The courtroom got crowded as plaintiffs and defendants rushed in to make the 9:30 deadline. Judge Santana walked in right at 9, called us to order, swore us all in, and sat down. There were 10-12 cases which mostly involved evictions and repossessions. Budget Auto and Ajax Loans won their cases by default as did a couple of the evicters.
The evictees were an interesting lot. When the judge asked one of the women if she had anything to say in response to the evicter’s claim that she hadn’t paid any rent, she said, “I just need a date so I know when to move my things.” She swept out of the courtroom waving the signed eviction notice in her hand and tossed a grand thank you to Judge Santana.
When the judge called Max, Gordo and me to come up, Max hissed, “You are going to do the talking, right, Margaret?” I nodded and gave my little recital of facts, omitting any reference to Gordo’s dirty mouthed response to my payment request. Gordo gave his little recital of facts (as he had fabricated them). He had an affidavit signed by his bookkeeper that said he’d paid some bogus charge for Max not doing something on the job. Note that he did not have a cancelled check, just the affidavit. He also had a letter from the GC that had a close but different typeface on the paragraph that said they wouldn’t pay $1,500 for change order work that hadn’t been approved. And he had sworn to tell the truth, the whole truth and nothing but the truth.
In small claims court, each side gets 2 times to speak. No more, no less. Max had started raising his hand shortly after Gordo started talking; midway through Gordo’s speech, Max looked like a beached goldfish. Finally, the judge told Max “not to worry. You’ll get a turn to say something when he finishes talking.”
As soon as the judge got “It’s your turn” out of his mouth, Max started machine gunning his recitation of facts. English is not Max’s first language and the more agitated he gets, the less easy it is to understand what he’s saying. There is no court reporter in small claims court, but if there had been, they would have run screaming out of the courtroom.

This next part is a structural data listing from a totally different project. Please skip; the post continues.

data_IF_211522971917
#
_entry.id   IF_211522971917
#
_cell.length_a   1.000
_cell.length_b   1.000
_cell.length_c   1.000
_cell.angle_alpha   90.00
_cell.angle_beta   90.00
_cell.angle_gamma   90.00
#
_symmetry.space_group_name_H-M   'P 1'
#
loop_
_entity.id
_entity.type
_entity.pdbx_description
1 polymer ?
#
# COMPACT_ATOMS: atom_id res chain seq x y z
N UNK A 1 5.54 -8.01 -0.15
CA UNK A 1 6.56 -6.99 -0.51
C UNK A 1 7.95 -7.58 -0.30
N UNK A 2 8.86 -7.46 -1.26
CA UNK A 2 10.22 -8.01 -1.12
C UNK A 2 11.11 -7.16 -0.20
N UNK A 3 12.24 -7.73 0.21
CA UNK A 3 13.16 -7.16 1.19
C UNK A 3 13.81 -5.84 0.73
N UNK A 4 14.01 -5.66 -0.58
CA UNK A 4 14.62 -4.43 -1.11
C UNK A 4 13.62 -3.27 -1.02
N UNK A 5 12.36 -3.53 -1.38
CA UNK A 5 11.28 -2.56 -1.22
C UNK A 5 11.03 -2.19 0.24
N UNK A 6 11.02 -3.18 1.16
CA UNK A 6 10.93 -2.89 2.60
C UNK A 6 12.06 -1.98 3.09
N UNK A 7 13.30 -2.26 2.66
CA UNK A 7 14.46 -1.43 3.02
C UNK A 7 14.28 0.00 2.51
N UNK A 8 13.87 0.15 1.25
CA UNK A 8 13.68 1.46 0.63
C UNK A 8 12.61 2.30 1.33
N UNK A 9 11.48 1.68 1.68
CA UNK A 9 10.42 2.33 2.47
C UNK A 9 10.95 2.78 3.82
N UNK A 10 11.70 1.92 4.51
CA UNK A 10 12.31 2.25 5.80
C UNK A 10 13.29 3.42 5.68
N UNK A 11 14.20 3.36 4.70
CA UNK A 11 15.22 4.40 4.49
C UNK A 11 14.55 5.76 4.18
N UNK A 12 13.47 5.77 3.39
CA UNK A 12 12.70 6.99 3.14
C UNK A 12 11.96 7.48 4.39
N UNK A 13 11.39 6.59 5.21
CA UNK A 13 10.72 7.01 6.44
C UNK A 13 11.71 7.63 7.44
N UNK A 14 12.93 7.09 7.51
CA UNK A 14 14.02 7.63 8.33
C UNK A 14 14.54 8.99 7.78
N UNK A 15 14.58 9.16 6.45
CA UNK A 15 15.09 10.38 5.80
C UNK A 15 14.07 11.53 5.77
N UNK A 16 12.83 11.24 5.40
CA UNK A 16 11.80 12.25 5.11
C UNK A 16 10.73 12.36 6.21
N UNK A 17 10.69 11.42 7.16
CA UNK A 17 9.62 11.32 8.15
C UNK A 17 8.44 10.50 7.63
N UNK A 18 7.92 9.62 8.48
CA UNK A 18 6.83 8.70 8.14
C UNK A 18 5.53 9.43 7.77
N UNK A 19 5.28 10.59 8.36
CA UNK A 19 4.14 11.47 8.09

The good thing was that when it came time for Gordo to give his 2nd speech, he couldn’t say anything because he hadn’t understood what Max was talking about. Heck, I’m used to translating Max’s English to my English and I didn’t understand enough to do back-up.
I don’t know how the judge will rule. He nodded and listened intently to Max and eventually told us that he would send us his ruling by mail in 10 working days. That’s probably so animated personalities can’t make a travesty of his small claims justice. Or maybe it was to avoid having Gordo flounce out of the courtroom, tossing a “Thank you” over his shoulder.
The three of us silently walked out; I would say Gordo was slinking but that might be my prejudice. He tried to distance himself from us, but the light at the cross walk trapped us together on the same side of Leopard Street. I stood between Gordo and Max while Gordo pretended like his consciousness had teleported to another star system and Max loudly ranted about his day in court and “SOME people who don’t tell the truth.”
Could the light have taken any longer?